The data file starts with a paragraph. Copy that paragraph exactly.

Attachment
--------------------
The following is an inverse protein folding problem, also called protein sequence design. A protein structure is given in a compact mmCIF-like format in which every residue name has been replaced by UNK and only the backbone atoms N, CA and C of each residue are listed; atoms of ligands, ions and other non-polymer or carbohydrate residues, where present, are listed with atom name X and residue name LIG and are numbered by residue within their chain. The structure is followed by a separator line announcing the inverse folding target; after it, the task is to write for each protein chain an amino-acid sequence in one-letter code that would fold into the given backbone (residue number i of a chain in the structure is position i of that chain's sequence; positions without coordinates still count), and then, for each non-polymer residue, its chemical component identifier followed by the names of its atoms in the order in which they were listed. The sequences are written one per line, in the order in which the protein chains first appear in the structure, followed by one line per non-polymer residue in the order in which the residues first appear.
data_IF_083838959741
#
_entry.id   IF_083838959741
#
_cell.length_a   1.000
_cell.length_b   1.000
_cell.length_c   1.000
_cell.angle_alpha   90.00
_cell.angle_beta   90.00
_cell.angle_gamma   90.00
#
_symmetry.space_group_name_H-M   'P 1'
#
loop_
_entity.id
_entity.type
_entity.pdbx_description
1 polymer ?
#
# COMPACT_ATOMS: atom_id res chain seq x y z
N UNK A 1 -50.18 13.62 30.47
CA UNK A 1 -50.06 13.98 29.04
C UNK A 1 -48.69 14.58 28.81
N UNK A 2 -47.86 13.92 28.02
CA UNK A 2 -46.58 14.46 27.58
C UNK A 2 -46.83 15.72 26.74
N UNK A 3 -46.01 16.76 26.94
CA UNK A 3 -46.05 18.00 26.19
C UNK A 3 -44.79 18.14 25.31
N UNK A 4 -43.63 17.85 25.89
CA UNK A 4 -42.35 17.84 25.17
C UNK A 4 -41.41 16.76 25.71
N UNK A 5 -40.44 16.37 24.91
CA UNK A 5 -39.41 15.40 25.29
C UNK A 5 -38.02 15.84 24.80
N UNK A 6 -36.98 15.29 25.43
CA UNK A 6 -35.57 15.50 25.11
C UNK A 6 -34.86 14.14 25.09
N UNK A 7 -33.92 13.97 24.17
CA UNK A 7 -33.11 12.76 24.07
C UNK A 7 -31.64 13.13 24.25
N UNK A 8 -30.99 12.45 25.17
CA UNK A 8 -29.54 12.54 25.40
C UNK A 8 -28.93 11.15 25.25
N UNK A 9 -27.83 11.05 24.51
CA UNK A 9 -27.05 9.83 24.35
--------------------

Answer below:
The following is an inverse protein folding problem, also called protein sequence design. A protein structure is given in a compact mmCIF-like format in which every residue name has been replaced by UNK and only the backbone atoms N, CA and C of each residue are listed; atoms of ligands, ions and other non-polymer or carbohydrate residues, where present, are listed with atom name X and residue name LIG and are numbered by residue within their chain. The structure is followed by a separator line announcing the inverse folding target; after it, the task is to write for each protein chain an amino-acid sequence in one-letter code that would fold into the given backbone (residue number i of a chain in the structure is position i of that chain's sequence; positions without coordinates still count), and then, for each non-polymer residue, its chemical component identifier followed by the names of its atoms in the order in which they were listed. The sequences are written one per line, in the order in which the protein chains first appear in the structure, followed by one line per non-polymer residue in the order in which the residues first appear.